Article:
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Minnis: Spy bill must not stand

FNM leader insists proposed legislation poses dangers
CANDIA DAMES
Managing Editor
candia@nasguard.com

Published: Feb 21, 2017

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Opposition to the Interception of Communications Bill 2017 is growing.

Yesterday, Free National Movement (FNM) Leader Dr. Hubert Minnis said the bill poses dangers and should be rejected.

Minnis said in a Facebook post: “On Wednesday in Parliament, the government intends to push through their Interception of Communications Bill (ICB) 2017.

“This piece of legislation, which has been rushed and rammed down the throats of the Bahamian people, should not be allowed to stand. It is a breach of the privacy of the public at large, and it is our fear that this bill has more to do with blocking any opposition to this corrupt government, than being a useful crime fighting tool.

“The government can say all it wants, but the simple fact of the matter is that we do not trust them. The Bahamian people do not trust this PLP government.

“To have this piece of legislation, with the dangers it poses to the country at large, being rushed at this late stage before a general election raises more questions about the true motive of this bill.

“It is unacceptable for an administration that took five years to bring forth a Freedom of Information Act to attempt to rush a bill of this magnitude without any form of consultation with the Bahamian people.”

Last week, Attorney General Allyson Maynard-Gibson said the proposed legislation is a very important tool in the fight against crime, much of which is gang-related, transnational and involves guns and drugs.

Maynard-Gibson said: “Experts advise that without this crime fighting tool, drug trafficking, gun trafficking and other transnational and gang-related crime will increase, and the police will be hampered in their ability to detect and investigate crime and prosecute criminals.”

She said The Bahamas would join the worldwide community – including the United States, the United Kingdom, Saint Lucia, Jamaica, Trinidad and Tobago and most recently St. Kitts & Nevis – in enacting similar legislation permitting the lawful interception of communications.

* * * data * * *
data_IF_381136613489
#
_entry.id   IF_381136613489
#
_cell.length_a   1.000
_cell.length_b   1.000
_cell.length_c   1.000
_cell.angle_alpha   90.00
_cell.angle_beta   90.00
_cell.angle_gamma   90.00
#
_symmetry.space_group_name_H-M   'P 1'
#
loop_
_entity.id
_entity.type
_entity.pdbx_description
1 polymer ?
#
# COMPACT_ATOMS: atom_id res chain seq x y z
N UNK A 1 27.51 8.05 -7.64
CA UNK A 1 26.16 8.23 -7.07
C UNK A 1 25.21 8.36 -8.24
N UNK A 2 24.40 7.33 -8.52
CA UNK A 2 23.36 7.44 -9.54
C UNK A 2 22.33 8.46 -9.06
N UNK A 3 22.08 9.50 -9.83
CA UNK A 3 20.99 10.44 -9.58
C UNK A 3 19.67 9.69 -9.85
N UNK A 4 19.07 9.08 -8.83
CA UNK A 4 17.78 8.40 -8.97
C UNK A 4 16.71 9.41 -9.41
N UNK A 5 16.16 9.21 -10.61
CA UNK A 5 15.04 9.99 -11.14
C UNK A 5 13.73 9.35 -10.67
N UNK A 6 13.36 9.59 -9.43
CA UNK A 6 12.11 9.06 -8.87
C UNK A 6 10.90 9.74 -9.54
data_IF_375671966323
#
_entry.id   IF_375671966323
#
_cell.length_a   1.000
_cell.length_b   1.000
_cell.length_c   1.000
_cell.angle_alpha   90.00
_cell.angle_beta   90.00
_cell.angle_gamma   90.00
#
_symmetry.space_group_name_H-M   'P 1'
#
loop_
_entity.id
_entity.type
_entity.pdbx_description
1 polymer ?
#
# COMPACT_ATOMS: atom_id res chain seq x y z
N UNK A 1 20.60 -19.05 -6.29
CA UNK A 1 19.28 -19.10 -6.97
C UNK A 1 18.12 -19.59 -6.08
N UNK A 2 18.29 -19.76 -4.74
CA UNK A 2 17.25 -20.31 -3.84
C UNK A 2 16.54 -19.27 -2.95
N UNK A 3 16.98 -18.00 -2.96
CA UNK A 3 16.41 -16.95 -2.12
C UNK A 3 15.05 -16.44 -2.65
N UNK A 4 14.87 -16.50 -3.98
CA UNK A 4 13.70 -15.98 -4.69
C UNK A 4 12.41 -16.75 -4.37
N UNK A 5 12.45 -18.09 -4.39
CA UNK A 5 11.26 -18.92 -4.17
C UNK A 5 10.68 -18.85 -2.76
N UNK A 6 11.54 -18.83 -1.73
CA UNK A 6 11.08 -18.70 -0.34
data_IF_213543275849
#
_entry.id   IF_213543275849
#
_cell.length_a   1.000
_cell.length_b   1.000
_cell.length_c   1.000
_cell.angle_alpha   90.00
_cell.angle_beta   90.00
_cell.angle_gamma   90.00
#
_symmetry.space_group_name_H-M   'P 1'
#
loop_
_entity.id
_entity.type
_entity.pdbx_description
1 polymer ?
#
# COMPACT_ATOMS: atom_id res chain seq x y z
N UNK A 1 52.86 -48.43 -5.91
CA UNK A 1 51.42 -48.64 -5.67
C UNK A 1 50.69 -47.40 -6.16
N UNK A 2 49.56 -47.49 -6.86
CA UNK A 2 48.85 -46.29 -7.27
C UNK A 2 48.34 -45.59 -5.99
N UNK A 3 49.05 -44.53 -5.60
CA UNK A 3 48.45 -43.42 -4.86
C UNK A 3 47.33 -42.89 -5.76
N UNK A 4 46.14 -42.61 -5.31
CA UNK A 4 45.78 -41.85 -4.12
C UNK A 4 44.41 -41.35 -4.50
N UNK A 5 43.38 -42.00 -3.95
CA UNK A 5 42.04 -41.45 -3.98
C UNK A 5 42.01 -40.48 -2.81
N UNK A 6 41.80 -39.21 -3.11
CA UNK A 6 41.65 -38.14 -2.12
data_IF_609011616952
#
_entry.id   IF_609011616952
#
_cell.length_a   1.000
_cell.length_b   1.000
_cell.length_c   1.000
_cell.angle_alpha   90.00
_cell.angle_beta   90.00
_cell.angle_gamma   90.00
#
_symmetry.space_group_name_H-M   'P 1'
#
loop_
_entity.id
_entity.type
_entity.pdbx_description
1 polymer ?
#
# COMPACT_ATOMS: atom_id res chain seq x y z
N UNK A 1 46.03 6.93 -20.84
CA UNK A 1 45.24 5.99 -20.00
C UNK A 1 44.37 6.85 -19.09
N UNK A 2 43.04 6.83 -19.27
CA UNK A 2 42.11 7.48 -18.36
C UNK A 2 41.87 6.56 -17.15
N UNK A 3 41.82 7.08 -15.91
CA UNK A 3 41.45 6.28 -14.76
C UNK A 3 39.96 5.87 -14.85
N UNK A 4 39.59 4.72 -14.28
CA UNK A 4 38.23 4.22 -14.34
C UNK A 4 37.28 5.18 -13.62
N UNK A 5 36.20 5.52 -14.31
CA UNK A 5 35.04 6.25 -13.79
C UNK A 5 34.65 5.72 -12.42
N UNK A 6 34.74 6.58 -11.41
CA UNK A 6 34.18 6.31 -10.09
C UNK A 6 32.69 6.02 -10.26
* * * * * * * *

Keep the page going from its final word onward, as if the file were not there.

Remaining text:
“We, like they, are determined to combat the serious criminal and security threats facing our nations,” the attorney general said.

She added that the bill enhances protection of the privacy of law-abiding citizens because it is the Supreme Court (not the executive) that makes the determination that communications may be intercepted.

“This is the first time that Bahamian law places this authority solely in the hands of the independent judiciary.

“The Supreme Court will ensure that adequate checks and balances are in place to protect rights of privacy on the one hand and combat crime (including cyber crime) on the other. Any suggestion that this is a ‘dangerous spying bill’ is false.”

Her statement came after Grand Bahama Human Rights Association (GBHRA) President Fred Smith said some civil rights organizations are working to form an alliance to oppose the bill, which he called “extreme and unnecessary”, and which he insisted is a “spy” bill.

The Organization for Responsible Governance (ORG) also has concerns.

It said the “quiet” tabling of the bill in the House of Assembly two weeks ago was deeply worrying, not only for its contentious content, but also for the manner in which it was introduced.

ORG said, “Openness, transparency, and freedom of association and expression are all cornerstones of a liberal democracy, and the process thus far has bucked these values.

“We urge the members of Parliament to stay this bill until all stakeholders can be educated on the contents of the bill and give appropriate feedback.”

And We March — the group which led two marches through downtown Nassau in November and January to demand accountability from the government — is also opposing the bill, which it claimed would allow the attorney general to determine who can be spied on, not the commissioner of police.

“We see now where the PLP wants to take this country,” We March said in a Facebook post.

“Will the FNM, DNA or UPM repeal this bill if elected? Ask your candidates publicly so we know who not to replace these Animal Farm characters with.

“Once passed, this will be our last march to protest anything in The Bahamas.”

In her recent statement, the attorney general said the bill “will enable the police, with the permission of a Supreme Court judge, to lawfully intercept electronic communication of any kind, once certain clearly defined conditions are fulfilled.

 

 


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